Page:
“How can you cooperate when the Serbs massacred us, burned down our village and killed 24 of our villagers?” says Mustaf Berisha, 70, pulling out a list of 127 articles looted from his home and farm.

Told of his former friend Paunovic’s remarks, he gets particularly angry: “He’s the very man who led police into our village--the one distributing arms to everybody in the village, even the children.” (Paunovic strongly denies this and says Berisha is mistaken.)

By the time Sunday morning rolls around, the Serbian farmers are up in arms, and Russell is going from Serbian village to Serbian village trying to salvage the experiment. Not only has word spread of the killings of the 14 Serbian farmers two days before, but ethnic Albanians have pulled down a huge statue of the Serbian King Lazar in downtown Gnjilane.

“It’s not a small thing a man could hide--you had to notice,” a Serbian mayor says sardonically, adding that if KFOR, as the international peacekeeping force is known, can’t protect such a large thing, how could its troops protect a farmer?

Russell explains that U.S. troops are repairing the monument and plan to put it up again, just as they would strive to protect any Albanian monuments.

In each village Russell travels to, he pulls the leaders out of the crowd and takes them aside. Pretty soon they’re drinking coffee and making some progress.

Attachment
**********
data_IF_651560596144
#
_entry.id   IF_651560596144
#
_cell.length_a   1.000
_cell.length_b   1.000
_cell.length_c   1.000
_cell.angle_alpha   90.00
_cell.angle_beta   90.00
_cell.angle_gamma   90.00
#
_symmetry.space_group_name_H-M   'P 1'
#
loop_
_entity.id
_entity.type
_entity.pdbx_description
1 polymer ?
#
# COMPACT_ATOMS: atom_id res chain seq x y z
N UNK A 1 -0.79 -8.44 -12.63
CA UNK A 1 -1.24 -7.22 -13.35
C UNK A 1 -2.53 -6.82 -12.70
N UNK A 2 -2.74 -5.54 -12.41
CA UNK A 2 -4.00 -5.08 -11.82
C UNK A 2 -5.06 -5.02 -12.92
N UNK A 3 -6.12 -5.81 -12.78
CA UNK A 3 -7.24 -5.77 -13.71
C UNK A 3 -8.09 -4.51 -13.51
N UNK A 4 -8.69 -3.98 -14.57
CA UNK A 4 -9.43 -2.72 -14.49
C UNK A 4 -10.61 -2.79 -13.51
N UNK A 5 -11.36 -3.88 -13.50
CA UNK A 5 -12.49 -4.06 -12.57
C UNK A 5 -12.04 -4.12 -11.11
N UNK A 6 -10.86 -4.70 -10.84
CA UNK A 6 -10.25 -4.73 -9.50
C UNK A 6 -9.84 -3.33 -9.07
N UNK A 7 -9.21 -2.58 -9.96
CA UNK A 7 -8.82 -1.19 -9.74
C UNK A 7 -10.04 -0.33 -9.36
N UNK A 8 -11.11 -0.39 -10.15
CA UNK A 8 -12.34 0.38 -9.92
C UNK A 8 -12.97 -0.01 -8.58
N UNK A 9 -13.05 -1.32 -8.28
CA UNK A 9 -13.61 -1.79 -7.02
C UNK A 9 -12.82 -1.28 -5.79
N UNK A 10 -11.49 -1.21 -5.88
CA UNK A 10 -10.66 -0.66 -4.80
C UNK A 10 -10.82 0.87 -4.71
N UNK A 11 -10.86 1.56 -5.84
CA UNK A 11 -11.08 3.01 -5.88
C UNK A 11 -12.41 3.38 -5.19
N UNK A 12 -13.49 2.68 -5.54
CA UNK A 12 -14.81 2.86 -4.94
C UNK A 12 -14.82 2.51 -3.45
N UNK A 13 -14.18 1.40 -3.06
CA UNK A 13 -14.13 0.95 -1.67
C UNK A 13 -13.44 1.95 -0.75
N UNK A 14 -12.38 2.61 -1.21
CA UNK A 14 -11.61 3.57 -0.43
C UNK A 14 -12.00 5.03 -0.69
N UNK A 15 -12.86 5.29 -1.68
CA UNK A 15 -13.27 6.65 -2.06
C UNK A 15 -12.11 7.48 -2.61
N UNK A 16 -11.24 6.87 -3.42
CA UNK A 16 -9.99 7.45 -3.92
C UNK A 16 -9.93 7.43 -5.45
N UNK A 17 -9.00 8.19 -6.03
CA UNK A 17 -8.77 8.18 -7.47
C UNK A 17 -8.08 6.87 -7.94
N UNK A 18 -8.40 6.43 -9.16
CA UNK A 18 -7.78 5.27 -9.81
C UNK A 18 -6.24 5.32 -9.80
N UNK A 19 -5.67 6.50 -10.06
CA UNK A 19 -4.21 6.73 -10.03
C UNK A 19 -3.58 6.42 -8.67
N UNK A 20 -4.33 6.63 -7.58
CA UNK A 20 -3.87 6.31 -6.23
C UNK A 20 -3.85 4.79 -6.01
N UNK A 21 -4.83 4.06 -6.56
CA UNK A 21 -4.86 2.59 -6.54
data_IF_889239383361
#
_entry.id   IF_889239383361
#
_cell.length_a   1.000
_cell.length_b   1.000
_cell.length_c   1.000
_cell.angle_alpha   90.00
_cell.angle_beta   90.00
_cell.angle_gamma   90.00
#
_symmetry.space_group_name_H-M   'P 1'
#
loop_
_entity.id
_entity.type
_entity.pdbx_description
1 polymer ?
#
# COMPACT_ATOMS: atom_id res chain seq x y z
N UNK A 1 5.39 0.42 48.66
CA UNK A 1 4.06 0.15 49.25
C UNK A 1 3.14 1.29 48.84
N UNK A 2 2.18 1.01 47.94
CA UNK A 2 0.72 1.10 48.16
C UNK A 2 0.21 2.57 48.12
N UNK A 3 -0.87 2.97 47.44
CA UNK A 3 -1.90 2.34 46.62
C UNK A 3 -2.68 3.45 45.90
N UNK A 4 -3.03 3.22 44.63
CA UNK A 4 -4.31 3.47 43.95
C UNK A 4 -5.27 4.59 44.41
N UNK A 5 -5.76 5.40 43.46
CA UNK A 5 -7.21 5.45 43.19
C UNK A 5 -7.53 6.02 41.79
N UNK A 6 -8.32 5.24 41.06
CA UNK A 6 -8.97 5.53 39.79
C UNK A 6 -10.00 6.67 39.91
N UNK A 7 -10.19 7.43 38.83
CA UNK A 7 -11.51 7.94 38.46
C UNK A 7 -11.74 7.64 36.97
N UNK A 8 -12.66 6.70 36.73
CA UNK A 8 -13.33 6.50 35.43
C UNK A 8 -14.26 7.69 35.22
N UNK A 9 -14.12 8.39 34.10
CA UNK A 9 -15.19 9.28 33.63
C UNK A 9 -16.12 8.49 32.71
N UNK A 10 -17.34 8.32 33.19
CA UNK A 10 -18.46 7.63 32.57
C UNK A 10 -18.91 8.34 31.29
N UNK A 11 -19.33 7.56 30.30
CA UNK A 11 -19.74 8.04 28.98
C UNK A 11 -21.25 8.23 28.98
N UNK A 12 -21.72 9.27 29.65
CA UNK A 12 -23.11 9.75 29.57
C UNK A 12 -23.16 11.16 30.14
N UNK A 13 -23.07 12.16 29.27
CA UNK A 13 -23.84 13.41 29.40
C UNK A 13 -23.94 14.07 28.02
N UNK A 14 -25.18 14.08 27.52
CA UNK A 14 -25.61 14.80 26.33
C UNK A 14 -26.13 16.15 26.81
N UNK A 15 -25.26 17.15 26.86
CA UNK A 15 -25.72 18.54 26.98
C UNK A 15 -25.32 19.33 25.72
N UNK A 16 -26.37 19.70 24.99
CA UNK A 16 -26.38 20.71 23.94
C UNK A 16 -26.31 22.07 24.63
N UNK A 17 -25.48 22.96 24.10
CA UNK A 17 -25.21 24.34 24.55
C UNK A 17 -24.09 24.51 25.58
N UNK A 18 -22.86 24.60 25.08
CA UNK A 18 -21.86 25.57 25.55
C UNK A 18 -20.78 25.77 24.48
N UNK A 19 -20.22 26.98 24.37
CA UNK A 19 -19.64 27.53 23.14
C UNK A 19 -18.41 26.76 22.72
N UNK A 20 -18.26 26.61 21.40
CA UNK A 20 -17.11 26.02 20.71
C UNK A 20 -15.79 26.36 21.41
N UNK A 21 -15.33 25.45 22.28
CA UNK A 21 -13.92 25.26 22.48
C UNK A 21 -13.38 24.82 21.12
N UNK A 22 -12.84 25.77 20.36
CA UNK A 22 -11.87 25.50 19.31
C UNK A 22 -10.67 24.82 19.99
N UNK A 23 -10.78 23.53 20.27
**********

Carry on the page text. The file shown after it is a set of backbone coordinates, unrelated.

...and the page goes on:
For every example the Serbs cite of a Serb being killed, he gives one of an Albanian being murdered, and he does the same thing with Albanians he will meet. Over and over, Russell appeals for tolerance.

Early Tuesday, a few dozen Albanian farmers show up in the Albanian town of Zegra to receive fuel and begin work. But no Serbs arrive. Two Apache helicopters fly overhead for security, but the fields are too wet to harvest. The fuel is distributed, but the joint harvest is postponed until the next day.

Berisha, the Albanian farmer who accused his former friend, loads five five-gallon jugs of fuel onto his wagon pulled by a tractor. Will he really participate the next day?

“I’ll come,” he says solemnly. But he’s counting on the Serbs not showing up. “There will be no Serbs here tomorrow.”

The next day, the Albanians drive their tractors to the fuel distribution point, which on that day is in a Serbian village.

There are some flickers of reconciliation. Srecko Conic, a 36-year-old Serb, wanders over to shake hands with Albanian Ahmet Abazi, 53, whose brother once worked for Conic. Both say Albanians and Serbs can work together.


But things quickly turn ugly. The troops have enough diesel for only 10 farmers, which annoys the Serbian townspeople, who order the Albanians out of their village before any fuel is distributed. Tensions rise.

When the fuel is moved to a more neutral location nearby, a sole Serb with a combine, Vasic Dragan, 20, shows up. He says he is willing to work with Albanians. “I don’t have to worry because I didn’t commit any harm to anybody,” Dragan says.

At least one Albanian with a combine, Myrtez Syla, has harvested Serbian fields in return for cash: He wouldn’t have done so, he says, without the program.

But the two sides will not work together collectively. “Operation Harvest” has failed.

In the end, Russell relents, and free fuel is given to both Serbs and Albanians anyway, with 10,000 gallons distributed all told.

And Russell and his crew have lowered their expectations dramatically. Says Capt. Glenn Tolle, “If we can get all the wheat in with no more killings, then that will be a success in itself.”